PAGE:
Professor Angelova’s main research focus is Early Christian and Byzantine art. Her scholarship concerns the intersection of two basic issues: continuity and change in the realm of ideas, and the role of women in ancient societies.
History, Art History

Duncan MacRae

Professor MacRae studies the religious and intellectual history of the Roman Republic and Early Empire.

Henrike Christiane Lange

Henrike Christiane Lange is an historian of art and literature. Professor Lange’s interests focus on the visual and textual arts and languages in the Renaissance and on the historiography of the nineteenth and twentieth centuries.

Stanley A. Klein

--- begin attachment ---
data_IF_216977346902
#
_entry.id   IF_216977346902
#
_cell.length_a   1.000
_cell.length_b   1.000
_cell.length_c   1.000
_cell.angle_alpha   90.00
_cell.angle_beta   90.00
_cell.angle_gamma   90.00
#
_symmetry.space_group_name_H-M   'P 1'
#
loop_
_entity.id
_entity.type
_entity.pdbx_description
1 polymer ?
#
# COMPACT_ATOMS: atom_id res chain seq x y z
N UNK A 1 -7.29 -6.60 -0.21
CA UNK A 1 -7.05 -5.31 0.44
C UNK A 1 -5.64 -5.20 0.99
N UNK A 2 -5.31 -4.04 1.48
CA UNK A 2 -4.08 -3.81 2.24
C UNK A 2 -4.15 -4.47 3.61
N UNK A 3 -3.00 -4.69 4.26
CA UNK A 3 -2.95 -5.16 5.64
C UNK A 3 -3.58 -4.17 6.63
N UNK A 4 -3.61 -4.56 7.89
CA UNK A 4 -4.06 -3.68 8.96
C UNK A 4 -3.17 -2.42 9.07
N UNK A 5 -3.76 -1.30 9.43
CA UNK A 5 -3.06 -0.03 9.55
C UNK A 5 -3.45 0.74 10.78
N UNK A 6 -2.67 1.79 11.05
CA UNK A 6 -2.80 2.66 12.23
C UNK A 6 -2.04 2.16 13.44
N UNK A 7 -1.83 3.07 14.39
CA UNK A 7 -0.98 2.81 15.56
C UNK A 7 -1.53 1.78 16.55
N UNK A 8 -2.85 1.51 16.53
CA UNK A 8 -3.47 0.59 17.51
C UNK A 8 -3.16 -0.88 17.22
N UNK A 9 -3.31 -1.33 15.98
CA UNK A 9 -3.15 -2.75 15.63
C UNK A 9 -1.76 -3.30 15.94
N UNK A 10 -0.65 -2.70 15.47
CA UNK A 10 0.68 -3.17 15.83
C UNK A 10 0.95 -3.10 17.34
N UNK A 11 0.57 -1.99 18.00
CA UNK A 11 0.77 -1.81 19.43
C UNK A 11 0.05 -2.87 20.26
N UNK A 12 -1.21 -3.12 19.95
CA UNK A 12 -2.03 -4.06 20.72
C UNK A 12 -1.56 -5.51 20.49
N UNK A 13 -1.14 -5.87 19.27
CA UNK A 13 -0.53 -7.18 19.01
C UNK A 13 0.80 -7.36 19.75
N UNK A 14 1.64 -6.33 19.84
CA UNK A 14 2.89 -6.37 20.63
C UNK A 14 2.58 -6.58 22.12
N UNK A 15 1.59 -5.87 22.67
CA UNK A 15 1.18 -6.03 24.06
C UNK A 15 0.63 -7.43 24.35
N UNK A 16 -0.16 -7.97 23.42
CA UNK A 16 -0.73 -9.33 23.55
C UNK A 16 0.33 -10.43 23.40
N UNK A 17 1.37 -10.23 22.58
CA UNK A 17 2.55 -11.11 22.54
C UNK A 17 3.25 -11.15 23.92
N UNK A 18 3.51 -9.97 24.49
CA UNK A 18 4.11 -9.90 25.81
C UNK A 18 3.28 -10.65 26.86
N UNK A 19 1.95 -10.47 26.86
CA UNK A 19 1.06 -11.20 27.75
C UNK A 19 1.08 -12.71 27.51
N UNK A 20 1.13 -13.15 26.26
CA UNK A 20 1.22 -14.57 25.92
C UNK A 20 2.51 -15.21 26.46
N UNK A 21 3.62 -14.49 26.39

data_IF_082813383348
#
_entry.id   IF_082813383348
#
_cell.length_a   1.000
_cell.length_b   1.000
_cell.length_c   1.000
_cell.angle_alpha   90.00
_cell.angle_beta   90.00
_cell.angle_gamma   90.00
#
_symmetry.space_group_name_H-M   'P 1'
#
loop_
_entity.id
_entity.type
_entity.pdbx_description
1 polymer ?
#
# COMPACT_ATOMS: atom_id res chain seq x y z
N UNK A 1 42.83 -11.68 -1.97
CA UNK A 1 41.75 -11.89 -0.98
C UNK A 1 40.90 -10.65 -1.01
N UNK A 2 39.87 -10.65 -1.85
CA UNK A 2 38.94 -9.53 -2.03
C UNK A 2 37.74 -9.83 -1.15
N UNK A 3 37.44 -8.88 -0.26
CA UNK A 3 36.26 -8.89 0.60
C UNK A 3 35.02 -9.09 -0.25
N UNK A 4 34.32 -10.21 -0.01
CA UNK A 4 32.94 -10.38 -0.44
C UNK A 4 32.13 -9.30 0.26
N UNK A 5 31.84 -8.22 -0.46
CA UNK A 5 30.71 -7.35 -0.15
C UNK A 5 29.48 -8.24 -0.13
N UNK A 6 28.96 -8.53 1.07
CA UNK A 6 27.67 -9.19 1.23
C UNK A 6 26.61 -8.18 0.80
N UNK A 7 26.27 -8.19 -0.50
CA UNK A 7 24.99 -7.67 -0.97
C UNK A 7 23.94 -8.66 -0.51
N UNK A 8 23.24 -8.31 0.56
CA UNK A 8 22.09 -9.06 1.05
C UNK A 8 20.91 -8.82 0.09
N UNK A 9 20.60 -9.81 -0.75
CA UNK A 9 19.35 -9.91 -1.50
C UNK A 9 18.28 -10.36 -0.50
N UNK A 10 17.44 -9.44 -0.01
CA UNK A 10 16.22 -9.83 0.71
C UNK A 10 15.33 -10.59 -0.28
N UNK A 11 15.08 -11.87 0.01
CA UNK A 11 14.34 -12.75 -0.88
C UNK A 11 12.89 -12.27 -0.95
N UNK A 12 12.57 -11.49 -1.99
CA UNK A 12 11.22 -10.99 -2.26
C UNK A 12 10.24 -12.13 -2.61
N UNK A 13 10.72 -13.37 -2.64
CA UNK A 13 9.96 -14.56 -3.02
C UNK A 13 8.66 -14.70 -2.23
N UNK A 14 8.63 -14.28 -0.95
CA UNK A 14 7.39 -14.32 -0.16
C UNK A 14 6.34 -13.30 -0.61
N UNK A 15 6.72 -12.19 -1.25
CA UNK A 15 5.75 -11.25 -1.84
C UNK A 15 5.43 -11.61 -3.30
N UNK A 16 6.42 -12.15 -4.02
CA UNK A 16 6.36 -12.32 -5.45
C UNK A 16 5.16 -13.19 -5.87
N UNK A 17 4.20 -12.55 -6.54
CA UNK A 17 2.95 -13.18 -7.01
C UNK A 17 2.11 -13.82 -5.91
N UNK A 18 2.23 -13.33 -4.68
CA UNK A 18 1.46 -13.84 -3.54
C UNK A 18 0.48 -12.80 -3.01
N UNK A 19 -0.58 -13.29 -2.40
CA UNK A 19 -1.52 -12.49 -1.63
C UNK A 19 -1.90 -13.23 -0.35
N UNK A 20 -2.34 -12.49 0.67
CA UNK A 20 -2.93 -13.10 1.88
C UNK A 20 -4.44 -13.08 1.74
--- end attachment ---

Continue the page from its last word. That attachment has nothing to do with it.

Vision Science

Jeffrey Knapp

Jeffrey Knapp is the Ida Mae and William J. Eggers, Jr. Chair in English at Berkeley. His primary fields of study are Renaissance English literature and Twentieth-Century American Film. Religion has been a central topic in nearly every one of Knapp’s publications, including Shakespeare’s Tribe: Church, Nation, and Theater in Renaissance England (University of Chicago Press, 2002), and “‘Sacred Songs, Popular Prices’: Secularization in The Jazz Singer” (Criticial Inquiry, 2008).

Thomas Laqueur

Thomas Laqueur has written about working class religion and cultural change during the English industrial revolution and about spiritualism in the late nineteenth and early twentieth centuries. His forthcoming book on the work of the dead engages both local questions about churches and the care of the dead and the anthropology of religion in deep time.

Margaret Larkin